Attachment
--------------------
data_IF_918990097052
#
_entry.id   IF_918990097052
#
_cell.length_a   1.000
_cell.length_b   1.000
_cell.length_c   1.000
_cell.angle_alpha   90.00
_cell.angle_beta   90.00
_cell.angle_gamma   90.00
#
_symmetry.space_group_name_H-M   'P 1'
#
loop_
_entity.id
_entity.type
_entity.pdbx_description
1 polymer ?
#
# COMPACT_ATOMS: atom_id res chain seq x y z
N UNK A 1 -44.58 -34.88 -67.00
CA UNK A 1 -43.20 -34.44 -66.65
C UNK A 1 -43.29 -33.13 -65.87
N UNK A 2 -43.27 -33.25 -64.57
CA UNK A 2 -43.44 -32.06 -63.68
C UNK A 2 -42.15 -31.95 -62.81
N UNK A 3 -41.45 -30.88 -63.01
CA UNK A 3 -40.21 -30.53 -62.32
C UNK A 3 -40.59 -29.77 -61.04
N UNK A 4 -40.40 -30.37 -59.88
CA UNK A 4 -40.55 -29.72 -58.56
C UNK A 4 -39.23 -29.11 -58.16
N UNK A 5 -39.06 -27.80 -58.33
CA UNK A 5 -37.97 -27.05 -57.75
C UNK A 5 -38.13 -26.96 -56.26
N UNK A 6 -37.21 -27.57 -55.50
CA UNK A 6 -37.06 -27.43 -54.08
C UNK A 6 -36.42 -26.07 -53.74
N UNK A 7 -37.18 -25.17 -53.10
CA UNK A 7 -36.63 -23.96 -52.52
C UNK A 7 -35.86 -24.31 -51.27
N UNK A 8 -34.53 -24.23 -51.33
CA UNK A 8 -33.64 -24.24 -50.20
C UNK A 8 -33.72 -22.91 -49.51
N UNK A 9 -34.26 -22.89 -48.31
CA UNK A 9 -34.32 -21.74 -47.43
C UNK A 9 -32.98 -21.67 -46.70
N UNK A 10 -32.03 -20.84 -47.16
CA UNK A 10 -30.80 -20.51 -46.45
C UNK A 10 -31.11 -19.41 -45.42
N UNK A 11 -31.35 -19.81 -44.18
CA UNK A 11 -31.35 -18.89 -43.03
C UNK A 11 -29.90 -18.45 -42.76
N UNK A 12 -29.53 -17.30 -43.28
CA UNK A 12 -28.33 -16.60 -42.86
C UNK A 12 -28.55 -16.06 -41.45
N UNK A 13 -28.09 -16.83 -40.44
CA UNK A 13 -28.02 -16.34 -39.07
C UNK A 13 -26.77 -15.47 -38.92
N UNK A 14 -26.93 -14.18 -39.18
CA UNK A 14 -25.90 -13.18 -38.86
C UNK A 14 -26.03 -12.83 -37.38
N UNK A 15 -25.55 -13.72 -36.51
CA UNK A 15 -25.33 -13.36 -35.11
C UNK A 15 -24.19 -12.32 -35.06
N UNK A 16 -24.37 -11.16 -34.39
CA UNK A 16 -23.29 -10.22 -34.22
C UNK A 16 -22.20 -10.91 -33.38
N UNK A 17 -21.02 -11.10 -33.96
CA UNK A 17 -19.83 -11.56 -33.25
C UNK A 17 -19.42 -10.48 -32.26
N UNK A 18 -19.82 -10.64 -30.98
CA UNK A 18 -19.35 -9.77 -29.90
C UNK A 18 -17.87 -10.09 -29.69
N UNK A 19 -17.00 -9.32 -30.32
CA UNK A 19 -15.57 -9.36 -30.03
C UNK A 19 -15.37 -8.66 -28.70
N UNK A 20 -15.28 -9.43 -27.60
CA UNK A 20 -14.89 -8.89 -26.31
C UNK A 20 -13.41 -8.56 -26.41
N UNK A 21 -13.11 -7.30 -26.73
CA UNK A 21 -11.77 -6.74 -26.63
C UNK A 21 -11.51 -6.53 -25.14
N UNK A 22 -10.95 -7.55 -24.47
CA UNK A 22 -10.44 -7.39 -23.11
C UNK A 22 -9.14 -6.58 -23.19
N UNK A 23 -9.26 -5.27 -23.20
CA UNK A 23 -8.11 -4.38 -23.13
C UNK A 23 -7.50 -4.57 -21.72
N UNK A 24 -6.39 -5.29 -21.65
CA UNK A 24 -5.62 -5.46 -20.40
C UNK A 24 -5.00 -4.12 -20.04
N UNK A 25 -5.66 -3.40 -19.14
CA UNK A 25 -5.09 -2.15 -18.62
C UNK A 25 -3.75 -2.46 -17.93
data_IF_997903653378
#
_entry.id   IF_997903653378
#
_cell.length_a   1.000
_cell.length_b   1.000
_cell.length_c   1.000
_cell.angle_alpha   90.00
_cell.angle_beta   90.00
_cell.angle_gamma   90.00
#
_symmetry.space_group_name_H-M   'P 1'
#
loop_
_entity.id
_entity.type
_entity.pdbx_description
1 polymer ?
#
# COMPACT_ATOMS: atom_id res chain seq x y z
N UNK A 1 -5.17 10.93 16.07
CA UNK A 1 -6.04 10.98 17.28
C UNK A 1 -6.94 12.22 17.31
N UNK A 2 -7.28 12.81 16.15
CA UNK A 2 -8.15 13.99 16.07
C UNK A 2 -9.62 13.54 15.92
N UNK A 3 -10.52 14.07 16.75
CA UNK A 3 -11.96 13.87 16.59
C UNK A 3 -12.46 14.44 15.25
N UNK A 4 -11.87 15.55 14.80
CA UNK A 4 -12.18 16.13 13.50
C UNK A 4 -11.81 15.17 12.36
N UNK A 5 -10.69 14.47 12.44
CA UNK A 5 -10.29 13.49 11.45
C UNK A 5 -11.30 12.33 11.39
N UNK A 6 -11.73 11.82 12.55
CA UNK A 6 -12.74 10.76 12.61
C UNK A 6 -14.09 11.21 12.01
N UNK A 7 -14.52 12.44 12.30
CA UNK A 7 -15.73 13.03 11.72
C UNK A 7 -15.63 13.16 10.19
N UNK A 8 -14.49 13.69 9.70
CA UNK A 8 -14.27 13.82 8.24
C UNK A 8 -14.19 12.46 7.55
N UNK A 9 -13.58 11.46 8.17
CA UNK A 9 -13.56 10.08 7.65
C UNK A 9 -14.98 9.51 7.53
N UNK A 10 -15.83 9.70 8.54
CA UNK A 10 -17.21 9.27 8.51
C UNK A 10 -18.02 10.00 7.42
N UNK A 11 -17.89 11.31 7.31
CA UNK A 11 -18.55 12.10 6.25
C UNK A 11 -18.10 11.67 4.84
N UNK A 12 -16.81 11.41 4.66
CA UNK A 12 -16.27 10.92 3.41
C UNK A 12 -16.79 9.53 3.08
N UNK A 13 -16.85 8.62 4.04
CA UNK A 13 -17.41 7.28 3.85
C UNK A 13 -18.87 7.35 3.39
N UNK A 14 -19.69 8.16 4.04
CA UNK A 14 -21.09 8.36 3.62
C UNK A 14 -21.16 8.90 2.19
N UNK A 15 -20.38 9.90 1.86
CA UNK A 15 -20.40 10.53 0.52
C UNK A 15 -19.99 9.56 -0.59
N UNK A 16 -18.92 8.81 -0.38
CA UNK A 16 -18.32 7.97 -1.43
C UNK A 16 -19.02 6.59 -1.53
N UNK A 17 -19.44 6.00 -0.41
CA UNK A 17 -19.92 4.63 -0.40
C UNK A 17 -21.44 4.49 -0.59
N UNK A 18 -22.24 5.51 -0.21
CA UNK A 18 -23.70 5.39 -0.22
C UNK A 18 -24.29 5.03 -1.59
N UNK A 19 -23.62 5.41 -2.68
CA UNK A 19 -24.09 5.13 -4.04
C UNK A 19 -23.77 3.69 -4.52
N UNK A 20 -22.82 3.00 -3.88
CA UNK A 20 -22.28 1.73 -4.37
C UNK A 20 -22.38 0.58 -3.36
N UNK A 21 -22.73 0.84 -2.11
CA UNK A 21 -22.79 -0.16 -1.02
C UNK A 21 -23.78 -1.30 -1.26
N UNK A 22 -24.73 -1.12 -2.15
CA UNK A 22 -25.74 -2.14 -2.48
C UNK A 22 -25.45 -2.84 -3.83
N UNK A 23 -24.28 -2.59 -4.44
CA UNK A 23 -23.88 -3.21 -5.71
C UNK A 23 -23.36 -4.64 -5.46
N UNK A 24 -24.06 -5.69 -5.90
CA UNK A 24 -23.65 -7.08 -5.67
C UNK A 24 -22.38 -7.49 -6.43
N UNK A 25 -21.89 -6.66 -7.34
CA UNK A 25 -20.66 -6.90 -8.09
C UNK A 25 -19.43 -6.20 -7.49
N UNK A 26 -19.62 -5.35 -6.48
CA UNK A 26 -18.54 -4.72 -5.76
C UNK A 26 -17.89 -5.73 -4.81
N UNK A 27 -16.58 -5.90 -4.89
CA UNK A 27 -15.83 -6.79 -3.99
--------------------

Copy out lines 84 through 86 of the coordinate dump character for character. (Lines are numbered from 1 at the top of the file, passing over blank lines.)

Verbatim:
N UNK A 22 -10.95 -7.55 -24.47
CA UNK A 22 -10.44 -7.39 -23.11
C UNK A 22 -9.14 -6.58 -23.19